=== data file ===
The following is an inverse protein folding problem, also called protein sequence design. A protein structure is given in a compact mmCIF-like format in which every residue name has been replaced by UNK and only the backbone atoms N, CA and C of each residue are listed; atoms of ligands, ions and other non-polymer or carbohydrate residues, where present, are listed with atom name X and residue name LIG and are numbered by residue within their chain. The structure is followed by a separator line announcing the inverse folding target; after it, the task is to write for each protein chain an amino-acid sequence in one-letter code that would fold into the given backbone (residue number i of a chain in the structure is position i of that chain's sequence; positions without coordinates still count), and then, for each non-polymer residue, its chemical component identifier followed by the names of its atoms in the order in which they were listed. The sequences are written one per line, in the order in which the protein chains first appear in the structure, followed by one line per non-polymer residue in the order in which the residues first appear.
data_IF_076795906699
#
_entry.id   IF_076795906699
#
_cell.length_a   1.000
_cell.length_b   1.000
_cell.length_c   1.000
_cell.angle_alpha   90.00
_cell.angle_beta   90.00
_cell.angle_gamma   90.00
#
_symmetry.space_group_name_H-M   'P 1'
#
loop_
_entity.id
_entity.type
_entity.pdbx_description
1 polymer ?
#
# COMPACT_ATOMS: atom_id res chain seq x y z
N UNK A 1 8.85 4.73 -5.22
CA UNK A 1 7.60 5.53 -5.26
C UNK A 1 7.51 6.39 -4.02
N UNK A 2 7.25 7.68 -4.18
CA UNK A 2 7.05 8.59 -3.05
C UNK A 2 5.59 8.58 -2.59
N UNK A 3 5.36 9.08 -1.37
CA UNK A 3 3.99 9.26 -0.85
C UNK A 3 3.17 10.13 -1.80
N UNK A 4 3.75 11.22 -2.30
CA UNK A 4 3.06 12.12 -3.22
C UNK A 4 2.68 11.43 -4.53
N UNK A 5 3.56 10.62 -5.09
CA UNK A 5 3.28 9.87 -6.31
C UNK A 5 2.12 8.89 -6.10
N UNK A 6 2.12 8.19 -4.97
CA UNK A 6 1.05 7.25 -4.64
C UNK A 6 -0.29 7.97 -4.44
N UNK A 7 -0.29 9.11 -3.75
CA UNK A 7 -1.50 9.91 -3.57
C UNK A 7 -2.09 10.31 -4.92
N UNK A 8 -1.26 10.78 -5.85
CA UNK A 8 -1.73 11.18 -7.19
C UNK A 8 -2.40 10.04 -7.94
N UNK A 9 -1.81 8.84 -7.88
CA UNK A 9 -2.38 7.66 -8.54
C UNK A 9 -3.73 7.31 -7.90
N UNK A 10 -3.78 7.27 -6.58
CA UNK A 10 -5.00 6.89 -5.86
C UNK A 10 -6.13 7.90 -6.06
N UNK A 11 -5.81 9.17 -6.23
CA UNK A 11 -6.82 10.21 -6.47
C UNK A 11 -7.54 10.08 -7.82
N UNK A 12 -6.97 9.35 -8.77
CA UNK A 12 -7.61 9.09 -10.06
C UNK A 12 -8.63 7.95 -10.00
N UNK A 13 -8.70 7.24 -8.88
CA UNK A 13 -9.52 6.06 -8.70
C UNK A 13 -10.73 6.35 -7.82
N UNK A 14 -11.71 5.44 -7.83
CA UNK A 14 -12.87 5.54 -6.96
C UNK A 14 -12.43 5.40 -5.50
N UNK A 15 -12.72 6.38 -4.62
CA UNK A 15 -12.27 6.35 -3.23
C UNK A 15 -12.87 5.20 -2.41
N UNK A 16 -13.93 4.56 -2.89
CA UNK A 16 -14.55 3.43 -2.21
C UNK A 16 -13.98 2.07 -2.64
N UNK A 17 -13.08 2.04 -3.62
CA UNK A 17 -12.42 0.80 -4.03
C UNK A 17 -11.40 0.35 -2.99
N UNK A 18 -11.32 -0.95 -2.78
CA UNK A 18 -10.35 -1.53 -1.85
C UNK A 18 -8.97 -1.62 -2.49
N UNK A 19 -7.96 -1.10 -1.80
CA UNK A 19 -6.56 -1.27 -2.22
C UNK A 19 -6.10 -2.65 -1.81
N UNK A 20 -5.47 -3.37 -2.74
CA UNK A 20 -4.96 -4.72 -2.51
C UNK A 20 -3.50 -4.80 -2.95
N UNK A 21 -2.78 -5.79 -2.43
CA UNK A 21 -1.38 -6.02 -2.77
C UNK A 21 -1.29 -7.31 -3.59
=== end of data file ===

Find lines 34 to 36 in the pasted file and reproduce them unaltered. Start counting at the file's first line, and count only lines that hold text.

N UNK A 5 3.56 10.62 -5.09
CA UNK A 5 3.28 9.87 -6.31
C UNK A 5 2.12 8.89 -6.10